From 'unwanted' to most wanted!

From 'unwanted' to most wanted!

When the exquisitely-poised, beautiful winner of the Femina Miss India Earth 2009 title, Pooja Chopra returned home to Pune in Maharashtra this month after her triumph in the contest, she had a fantastic welcome awaiting her. The whole city, it seemed, was in a celebratory mode! Proud citizen groups, her own trainers and stylists — and more importantly — her proud mother Neera Chopra organised parties to felicitate her. Pooja, fresh from her victory, described the thrills of the pageant and the excitement of the keen competition. "But I concentrated on doing my best without worrying about other contestants," she said proudly, "That's how my mother trained me. I won because I was focused on my own goal of winning. If one can dream for success, one can achieve it — I believed this and came up winners!"

Certainly, the person most thrilled at her triumph was her mother Neera, who has single-handedly brought up Pooja and her sister Shubra. Neera's story of how she had two 'unwanted' daughters and was forced to leave her matrimonial home has come into limelight because of her daughter's unprecedented success.

Doomed from day one

"My marriage was doomed from the day my first daughter Shubra was born," says Neera, "My husband began to bring women home and threatened to marry another woman who could give him sons. With the birth of Pooja, his threats came true and I had to leave with my two young girls — Pooja, the younger being only 20 days old — to fend for myself. I have been through hard times bringing them up — working in Mumbai, Pune and Goa — with support from my mother and brother. I have had to bring them up on very little money and leave them alone at home, or with my mother while I worked. Today, I have a home and my daughters are secure. Shubra is married and has a child and Pooja has now brought us this glorious success! I feel I have won the battle of life and proved that girl children are as precious as boys."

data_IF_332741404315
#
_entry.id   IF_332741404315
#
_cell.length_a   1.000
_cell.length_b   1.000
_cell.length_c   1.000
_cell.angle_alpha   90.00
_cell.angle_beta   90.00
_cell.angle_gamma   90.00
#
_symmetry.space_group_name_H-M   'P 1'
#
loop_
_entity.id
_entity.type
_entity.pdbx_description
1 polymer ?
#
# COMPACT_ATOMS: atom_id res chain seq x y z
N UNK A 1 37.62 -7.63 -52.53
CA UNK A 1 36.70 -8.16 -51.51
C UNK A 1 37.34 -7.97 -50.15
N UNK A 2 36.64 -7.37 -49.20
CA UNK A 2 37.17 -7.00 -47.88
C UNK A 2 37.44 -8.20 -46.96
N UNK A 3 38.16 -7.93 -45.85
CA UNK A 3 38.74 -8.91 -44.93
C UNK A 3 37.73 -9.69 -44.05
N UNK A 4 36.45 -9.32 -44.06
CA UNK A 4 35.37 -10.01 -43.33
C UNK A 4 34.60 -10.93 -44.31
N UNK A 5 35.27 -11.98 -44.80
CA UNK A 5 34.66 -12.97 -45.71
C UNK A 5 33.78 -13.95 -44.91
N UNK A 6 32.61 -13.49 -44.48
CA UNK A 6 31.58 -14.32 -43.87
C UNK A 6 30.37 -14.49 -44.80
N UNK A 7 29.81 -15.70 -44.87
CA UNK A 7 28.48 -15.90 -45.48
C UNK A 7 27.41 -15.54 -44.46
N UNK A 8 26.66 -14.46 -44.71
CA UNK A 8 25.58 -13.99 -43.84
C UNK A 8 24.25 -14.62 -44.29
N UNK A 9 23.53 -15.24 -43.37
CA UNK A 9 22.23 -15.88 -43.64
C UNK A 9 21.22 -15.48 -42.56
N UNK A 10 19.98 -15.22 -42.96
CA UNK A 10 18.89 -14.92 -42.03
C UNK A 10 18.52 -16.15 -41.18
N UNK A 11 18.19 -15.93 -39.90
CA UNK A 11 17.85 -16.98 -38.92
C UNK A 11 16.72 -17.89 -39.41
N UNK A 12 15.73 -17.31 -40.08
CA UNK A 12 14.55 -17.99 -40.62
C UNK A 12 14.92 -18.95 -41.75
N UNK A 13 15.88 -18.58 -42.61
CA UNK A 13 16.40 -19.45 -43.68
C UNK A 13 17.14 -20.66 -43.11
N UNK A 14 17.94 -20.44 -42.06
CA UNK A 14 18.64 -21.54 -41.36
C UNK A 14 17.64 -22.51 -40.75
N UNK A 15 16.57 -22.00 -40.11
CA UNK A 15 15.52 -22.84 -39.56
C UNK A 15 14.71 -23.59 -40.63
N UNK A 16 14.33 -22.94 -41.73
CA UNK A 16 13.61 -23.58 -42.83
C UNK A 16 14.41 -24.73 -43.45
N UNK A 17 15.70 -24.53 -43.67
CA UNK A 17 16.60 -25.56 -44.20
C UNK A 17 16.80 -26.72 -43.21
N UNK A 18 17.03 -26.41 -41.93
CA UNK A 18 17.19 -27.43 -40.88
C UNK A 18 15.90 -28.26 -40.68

Neera's story repeats itself in various forms in homes all over India. As the current popular soaps on several channels show, girl children get inhuman treatment in many states even as Indian laws declare women to be equal citizens in every way. Balika Vadhu, the top-rated serial shows child brides or widows being 'trained' to accept illiteracy and deprivation as their lot. Na Ana Is Desh Lado, another prime time soap, shows infant girl children being killed mercilessly and buried secretly. What's more, all these in-house atrocities are forced upon 'unwanted' or 'inferior' girl children by their ultra-conservative grandmothers who are themselves powerhouse persons in their villages and wield money and community power!

Dwindling numbers

The fact is, in many states of India, the number of women per thousand men is dwindling at an alarming rate. As it is the average all over India has come down to 933 women per thousand men.

In Haryana, Rajasthan, Bihar, Jharkhand, Punjab and other states, this ratio is even lower. Despite stringent laws prohibiting pre-natal gender determination tests, these go on secretly and female foetuses are destroyed routinely in small towns and villages. Some communities are known to use cruel methods like dipping a female newborn in milk or feeding her ground glass to kill her instantly after birth.

In some parts of India, as figures show, the gender ratio has even dipped to as low as 870 women per thousand men. The reasons for not wanting girl children are many. Rural or small town communities still hold women as 'burdens' because of the expenses of their marriages with dowries and gifts to be given to the groom's family. The education of a girl child is also considered unnecessary. More alarming is the view that a girl child can bring ill repute to her family.

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